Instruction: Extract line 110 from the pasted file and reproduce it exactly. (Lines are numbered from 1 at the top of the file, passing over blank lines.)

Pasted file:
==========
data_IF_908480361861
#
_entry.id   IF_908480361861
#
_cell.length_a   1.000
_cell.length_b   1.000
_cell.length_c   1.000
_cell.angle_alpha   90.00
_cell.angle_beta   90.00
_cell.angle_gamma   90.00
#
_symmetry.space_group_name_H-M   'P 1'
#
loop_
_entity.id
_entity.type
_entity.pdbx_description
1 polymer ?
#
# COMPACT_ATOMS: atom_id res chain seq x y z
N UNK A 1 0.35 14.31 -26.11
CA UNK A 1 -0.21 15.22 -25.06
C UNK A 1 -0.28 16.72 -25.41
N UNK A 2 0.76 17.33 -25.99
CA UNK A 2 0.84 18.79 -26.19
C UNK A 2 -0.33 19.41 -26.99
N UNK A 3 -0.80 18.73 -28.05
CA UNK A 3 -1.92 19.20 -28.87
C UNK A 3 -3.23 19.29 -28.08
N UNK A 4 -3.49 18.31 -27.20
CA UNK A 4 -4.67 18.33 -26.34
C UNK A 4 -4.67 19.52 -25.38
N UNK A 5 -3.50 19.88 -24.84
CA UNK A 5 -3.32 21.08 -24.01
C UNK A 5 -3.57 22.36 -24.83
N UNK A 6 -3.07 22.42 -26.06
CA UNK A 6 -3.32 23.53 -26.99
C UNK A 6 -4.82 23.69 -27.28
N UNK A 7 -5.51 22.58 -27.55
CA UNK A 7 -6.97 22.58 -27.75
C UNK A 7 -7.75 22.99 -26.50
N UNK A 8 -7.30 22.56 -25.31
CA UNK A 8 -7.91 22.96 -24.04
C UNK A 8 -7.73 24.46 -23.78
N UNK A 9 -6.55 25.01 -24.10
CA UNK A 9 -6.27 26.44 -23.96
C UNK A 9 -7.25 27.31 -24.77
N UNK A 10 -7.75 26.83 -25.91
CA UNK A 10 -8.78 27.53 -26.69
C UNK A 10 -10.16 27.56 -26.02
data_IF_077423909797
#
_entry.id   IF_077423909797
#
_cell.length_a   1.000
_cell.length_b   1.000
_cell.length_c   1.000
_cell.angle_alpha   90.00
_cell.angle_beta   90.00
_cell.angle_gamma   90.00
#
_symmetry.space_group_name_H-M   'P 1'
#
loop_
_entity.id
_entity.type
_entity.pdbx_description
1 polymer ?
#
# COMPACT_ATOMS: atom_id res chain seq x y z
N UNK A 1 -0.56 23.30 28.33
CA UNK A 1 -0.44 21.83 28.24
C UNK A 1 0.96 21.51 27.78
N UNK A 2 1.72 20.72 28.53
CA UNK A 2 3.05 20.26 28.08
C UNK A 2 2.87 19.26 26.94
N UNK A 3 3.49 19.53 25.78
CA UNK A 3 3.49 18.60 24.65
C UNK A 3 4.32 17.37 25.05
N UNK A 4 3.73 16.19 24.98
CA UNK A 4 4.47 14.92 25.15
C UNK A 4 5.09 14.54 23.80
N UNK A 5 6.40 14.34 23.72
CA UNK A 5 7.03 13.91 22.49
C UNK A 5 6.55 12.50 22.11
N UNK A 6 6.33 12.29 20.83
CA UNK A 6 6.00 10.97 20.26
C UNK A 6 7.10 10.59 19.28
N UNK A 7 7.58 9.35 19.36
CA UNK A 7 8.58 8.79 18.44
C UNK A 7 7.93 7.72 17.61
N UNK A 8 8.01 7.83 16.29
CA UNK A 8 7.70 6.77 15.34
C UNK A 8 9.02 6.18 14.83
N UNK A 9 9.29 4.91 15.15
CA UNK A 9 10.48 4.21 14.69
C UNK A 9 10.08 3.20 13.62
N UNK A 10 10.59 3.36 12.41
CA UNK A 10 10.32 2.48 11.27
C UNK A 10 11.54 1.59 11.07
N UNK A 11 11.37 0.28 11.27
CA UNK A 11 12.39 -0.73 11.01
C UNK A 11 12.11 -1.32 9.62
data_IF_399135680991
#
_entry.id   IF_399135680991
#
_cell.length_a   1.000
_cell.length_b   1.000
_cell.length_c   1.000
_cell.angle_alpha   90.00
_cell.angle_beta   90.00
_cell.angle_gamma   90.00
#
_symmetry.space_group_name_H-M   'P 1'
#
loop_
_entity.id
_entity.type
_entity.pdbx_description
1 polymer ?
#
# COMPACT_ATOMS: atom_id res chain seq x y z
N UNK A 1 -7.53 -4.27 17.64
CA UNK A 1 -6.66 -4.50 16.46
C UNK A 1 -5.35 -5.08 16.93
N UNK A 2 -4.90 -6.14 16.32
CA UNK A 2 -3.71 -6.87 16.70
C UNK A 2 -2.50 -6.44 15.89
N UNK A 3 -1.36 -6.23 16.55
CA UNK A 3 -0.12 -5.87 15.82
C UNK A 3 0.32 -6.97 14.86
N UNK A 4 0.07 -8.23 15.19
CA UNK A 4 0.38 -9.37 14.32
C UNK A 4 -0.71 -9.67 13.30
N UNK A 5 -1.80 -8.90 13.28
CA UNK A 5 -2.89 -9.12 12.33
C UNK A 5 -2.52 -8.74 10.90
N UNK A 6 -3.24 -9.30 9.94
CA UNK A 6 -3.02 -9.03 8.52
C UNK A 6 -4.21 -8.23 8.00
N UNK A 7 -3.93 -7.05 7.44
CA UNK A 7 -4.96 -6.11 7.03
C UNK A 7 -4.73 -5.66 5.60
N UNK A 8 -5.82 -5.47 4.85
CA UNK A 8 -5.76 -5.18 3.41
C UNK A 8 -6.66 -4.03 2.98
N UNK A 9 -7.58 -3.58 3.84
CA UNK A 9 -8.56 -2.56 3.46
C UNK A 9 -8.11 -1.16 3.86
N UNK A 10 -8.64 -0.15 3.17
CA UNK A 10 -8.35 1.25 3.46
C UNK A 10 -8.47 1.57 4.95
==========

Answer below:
_cell.length_c   1.000